Finance Minister Colm Imbert in a statement to Parliament on Monday, said that the company had in fact recorded a loss of TT$4.5 billion after having accumulated losses of TT$4.2 billion between 2011-2016 that were not shown in its accounts.
“In fact, rather than declaring these losses, PETROTRIN has been carrying them as a deferred tax asset, to be written off against future profits,” Imbert told legislators, adding that as a result PETROTRIN has “for the first time told the Government that its audited losses for 2016 may in fact be of the order of TT$4.5 billion, rather than the previously disclosed estimate of TT$600 million.
“It should be noted that a deferred tax asset is treated as an asset in a balance sheet, rather than as a liability, as it is retained for the purpose of reducing income tax expense in future years.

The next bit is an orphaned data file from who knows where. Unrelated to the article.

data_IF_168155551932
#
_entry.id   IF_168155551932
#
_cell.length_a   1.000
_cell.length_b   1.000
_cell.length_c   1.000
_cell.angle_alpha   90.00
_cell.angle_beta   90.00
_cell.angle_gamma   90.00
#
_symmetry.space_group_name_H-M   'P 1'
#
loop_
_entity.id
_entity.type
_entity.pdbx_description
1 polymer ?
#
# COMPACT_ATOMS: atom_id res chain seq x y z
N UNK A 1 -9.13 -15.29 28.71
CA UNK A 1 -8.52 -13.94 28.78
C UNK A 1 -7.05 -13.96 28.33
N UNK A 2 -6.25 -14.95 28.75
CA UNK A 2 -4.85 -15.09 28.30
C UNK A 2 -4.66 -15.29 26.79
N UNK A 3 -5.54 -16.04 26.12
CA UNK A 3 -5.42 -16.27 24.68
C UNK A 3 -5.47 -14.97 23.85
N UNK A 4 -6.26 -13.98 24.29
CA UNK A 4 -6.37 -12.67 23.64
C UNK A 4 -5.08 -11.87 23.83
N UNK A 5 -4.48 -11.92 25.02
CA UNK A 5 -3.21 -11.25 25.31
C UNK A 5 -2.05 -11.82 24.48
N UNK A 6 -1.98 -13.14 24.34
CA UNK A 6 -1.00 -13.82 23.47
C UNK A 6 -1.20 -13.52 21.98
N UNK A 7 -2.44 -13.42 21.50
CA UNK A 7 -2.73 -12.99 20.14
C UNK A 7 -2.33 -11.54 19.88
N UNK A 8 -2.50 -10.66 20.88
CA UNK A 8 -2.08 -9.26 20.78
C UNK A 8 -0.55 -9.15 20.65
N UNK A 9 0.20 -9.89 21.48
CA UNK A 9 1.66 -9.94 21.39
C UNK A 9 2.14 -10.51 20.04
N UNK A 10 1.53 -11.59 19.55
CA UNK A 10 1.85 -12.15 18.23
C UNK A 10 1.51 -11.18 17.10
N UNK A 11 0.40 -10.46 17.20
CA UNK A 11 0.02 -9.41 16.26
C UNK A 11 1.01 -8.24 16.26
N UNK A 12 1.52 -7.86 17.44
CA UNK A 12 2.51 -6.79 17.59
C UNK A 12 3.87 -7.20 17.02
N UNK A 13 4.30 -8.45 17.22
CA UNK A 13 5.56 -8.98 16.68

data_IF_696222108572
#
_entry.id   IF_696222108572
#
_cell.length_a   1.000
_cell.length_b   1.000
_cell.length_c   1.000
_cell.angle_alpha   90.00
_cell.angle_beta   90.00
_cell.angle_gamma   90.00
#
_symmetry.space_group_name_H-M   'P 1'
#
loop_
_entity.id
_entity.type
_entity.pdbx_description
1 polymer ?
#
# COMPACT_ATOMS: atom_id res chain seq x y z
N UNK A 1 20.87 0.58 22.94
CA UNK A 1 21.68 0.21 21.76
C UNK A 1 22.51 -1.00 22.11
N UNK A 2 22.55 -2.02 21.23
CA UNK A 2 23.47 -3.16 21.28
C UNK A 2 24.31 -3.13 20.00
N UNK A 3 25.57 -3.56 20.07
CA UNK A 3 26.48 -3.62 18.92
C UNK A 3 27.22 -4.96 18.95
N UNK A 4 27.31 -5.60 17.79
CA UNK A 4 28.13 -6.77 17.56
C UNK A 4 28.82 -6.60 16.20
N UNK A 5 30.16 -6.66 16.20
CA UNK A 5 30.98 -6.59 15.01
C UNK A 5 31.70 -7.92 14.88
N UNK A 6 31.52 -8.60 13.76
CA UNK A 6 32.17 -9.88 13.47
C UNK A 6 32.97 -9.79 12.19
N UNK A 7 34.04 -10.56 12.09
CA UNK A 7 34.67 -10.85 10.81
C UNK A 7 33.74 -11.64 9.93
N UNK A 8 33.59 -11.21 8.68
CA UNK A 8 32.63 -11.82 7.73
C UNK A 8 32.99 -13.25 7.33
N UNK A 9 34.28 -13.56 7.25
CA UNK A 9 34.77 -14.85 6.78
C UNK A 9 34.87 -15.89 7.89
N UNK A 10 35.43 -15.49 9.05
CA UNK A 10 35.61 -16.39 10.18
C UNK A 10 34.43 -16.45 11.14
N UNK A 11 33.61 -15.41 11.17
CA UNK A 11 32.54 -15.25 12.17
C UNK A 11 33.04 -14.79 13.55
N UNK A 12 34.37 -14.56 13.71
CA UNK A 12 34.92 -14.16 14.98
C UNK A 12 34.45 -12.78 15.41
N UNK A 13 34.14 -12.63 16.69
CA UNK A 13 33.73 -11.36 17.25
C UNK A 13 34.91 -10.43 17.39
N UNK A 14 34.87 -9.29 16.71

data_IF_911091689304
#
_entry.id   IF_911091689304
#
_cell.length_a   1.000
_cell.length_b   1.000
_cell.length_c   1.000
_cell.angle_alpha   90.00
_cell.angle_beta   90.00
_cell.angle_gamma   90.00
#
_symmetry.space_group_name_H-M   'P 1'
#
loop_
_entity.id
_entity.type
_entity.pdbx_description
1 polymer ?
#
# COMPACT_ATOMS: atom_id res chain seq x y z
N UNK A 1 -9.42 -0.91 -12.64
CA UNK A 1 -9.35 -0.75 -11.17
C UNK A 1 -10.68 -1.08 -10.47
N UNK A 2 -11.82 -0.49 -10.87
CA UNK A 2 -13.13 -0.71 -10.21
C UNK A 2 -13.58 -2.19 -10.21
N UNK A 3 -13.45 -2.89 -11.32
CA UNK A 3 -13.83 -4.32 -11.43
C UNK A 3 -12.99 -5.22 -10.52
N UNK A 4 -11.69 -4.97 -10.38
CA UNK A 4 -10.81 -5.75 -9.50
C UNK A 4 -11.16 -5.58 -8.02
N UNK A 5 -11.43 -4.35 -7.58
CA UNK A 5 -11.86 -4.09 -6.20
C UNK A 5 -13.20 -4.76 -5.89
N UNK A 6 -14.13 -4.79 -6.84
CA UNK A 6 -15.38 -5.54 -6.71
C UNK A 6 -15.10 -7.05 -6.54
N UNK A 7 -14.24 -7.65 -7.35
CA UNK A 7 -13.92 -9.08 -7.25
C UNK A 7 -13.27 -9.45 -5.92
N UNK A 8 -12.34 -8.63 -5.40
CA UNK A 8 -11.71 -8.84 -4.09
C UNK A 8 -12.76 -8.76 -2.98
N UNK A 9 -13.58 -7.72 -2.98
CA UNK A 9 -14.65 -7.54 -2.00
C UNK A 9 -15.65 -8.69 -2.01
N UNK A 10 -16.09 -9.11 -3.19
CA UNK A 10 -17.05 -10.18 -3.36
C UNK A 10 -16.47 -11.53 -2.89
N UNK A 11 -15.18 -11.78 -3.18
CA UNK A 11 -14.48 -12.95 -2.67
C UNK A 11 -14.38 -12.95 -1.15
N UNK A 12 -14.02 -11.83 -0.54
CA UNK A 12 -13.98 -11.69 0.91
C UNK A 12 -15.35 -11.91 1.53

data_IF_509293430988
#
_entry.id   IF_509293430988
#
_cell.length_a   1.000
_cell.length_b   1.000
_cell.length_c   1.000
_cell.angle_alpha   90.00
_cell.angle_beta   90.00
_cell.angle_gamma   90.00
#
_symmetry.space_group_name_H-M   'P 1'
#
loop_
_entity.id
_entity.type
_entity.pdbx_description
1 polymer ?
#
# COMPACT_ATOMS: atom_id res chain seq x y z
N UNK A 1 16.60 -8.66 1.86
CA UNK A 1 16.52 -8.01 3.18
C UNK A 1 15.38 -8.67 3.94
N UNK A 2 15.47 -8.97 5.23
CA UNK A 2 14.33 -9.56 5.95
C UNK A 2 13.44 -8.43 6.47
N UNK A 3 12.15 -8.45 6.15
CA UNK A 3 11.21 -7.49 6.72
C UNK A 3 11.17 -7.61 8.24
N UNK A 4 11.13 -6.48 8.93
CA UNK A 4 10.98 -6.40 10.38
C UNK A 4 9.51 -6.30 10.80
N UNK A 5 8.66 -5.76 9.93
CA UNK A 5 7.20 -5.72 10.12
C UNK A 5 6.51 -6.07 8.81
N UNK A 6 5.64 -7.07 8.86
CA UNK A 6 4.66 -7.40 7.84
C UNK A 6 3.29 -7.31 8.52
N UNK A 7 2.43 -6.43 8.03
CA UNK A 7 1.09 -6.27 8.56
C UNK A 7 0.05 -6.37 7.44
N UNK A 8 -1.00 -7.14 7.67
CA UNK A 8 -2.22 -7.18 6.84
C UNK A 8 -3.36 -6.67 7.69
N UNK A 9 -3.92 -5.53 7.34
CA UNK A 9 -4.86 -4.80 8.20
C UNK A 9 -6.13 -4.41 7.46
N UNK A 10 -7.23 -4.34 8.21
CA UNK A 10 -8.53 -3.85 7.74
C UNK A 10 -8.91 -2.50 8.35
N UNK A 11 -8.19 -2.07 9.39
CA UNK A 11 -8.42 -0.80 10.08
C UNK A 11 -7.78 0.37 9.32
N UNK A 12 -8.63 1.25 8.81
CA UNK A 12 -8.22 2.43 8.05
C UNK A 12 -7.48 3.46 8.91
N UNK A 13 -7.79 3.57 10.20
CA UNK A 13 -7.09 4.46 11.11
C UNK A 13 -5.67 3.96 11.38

However, if a deferred tax asset remains unusable or it cannot be reasonably determined when it can be used, as in this case, it needs to be written off the balance sheet. It can be gradually brought back into the books whenever profitability occurs.”
Questioning why PETROTRIN never reported the multi-billion dollar loss under the former People’s Partnership administration, Imbert said the Keith Rowley government is committed to returning PETROTRIN to profitability and as a result, the treatment by the company of accumulated losses in the refinery as assets can no longer continue.
“The question is, therefore, why under the previous administration was the deferred tax asset not written off as a loss in 2014 or 2015, so that the true financial position of PETROTRIN would have been publicly known?
“It now falls to this Government to determine the reasons for this unacceptable situation and to take the necessary steps to deal responsibly, proactively and professionally with any adverse consequences that may arise from this previously unreported loss of TT$4.5 billion. Rest assured…that we will do so,” Imbert told legislators.
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